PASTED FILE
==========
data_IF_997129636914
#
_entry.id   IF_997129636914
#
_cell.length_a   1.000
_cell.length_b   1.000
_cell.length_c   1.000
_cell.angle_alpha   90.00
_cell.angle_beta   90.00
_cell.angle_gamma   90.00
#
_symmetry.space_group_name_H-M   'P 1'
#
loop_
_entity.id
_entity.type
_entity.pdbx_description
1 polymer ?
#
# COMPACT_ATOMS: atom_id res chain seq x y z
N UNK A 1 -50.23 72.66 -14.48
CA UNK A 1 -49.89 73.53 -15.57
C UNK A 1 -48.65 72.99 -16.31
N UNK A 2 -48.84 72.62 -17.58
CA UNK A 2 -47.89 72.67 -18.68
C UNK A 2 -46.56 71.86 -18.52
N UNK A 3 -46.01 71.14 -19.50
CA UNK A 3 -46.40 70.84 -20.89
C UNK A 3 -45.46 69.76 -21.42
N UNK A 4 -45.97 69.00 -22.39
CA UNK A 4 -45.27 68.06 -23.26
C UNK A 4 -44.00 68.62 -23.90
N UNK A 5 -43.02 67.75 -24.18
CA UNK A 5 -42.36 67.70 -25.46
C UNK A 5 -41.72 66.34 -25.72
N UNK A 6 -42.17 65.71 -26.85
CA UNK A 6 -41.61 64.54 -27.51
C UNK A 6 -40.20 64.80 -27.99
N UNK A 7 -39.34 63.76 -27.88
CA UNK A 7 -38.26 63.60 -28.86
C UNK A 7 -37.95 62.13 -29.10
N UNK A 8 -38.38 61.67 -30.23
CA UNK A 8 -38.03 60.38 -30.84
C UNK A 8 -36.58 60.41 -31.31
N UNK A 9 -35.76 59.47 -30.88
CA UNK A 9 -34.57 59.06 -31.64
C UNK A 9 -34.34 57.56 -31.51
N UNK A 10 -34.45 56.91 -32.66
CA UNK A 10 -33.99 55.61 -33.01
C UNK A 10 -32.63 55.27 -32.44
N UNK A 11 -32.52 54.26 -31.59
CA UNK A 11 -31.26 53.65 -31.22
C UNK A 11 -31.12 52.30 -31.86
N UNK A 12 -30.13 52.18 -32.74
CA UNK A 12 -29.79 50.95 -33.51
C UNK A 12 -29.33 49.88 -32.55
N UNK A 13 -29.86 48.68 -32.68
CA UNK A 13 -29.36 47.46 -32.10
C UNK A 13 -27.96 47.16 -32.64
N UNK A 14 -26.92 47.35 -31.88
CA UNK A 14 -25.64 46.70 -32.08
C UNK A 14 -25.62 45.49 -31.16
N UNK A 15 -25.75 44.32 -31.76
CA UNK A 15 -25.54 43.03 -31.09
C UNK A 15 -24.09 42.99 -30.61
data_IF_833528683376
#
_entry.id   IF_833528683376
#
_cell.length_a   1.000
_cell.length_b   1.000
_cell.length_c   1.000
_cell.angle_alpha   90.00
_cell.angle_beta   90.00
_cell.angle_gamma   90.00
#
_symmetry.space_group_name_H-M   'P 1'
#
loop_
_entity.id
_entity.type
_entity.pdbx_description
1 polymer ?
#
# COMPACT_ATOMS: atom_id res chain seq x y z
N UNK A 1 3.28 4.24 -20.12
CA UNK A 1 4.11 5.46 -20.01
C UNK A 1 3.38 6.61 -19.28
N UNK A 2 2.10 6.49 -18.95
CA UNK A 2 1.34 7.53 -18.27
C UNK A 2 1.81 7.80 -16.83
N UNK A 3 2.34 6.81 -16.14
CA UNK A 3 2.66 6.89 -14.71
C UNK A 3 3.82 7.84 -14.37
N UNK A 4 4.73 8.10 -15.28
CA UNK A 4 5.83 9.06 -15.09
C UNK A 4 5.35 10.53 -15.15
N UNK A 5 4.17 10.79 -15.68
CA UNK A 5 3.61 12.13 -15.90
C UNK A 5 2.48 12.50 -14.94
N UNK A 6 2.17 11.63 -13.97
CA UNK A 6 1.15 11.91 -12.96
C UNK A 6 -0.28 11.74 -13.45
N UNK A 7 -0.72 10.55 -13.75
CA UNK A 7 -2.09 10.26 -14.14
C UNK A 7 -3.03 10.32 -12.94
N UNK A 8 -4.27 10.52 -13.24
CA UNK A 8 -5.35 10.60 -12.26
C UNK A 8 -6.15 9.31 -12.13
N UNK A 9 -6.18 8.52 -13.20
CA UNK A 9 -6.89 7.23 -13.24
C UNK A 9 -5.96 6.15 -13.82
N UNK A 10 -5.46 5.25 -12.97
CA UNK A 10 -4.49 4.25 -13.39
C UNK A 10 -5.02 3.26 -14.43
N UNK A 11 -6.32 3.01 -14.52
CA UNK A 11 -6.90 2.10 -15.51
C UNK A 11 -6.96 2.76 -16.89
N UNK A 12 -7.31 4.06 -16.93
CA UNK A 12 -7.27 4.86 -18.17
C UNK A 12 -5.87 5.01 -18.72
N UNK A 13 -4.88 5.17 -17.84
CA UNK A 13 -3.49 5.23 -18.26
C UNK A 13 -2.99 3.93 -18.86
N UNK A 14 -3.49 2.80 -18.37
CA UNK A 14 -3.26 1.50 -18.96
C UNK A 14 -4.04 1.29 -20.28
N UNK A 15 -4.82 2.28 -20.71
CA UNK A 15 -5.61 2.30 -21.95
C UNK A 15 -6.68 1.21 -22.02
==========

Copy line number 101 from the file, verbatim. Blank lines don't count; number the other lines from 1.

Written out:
N UNK A 6 2.17 11.63 -13.97